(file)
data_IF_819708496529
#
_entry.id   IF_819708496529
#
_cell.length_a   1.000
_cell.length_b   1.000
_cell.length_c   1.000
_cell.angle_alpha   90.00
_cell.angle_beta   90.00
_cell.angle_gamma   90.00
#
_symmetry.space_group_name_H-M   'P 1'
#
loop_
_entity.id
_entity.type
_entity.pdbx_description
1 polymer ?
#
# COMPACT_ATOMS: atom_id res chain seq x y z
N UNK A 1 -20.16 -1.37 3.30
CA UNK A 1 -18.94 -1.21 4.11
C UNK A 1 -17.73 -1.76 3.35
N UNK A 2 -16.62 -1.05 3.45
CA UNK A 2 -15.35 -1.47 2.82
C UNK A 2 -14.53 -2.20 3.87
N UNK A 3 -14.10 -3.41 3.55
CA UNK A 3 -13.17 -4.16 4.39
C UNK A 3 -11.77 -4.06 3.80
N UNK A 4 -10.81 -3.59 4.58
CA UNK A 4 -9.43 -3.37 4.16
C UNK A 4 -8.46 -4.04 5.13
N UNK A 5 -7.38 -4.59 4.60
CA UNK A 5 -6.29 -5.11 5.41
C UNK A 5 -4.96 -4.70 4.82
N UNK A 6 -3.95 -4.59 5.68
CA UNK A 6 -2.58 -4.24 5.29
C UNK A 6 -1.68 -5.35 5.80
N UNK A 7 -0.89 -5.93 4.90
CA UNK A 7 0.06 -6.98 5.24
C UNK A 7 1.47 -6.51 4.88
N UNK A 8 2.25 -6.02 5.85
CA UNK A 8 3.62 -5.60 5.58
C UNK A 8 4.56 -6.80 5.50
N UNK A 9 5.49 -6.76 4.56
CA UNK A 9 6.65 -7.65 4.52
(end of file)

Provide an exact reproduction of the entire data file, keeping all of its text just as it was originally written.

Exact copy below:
data_IF_819708496529
#
_entry.id   IF_819708496529
#
_cell.length_a   1.000
_cell.length_b   1.000
_cell.length_c   1.000
_cell.angle_alpha   90.00
_cell.angle_beta   90.00
_cell.angle_gamma   90.00
#
_symmetry.space_group_name_H-M   'P 1'
#
loop_
_entity.id
_entity.type
_entity.pdbx_description
1 polymer ?
#
# COMPACT_ATOMS: atom_id res chain seq x y z
N UNK A 1 -20.16 -1.37 3.30
CA UNK A 1 -18.94 -1.21 4.11
C UNK A 1 -17.73 -1.76 3.35
N UNK A 2 -16.62 -1.05 3.45
CA UNK A 2 -15.35 -1.47 2.82
C UNK A 2 -14.53 -2.20 3.87
N UNK A 3 -14.10 -3.41 3.55
CA UNK A 3 -13.17 -4.16 4.39
C UNK A 3 -11.77 -4.06 3.80
N UNK A 4 -10.81 -3.59 4.58
CA UNK A 4 -9.43 -3.37 4.16
C UNK A 4 -8.46 -4.04 5.13
N UNK A 5 -7.38 -4.59 4.60
CA UNK A 5 -6.29 -5.11 5.41
C UNK A 5 -4.96 -4.70 4.82
N UNK A 6 -3.95 -4.59 5.68
CA UNK A 6 -2.58 -4.24 5.29
C UNK A 6 -1.68 -5.35 5.80
N UNK A 7 -0.89 -5.93 4.90
CA UNK A 7 0.06 -6.98 5.24
C UNK A 7 1.47 -6.51 4.88
N UNK A 8 2.25 -6.02 5.85
CA UNK A 8 3.62 -5.60 5.58
C UNK A 8 4.56 -6.80 5.50
N UNK A 9 5.49 -6.76 4.56
CA UNK A 9 6.65 -7.65 4.52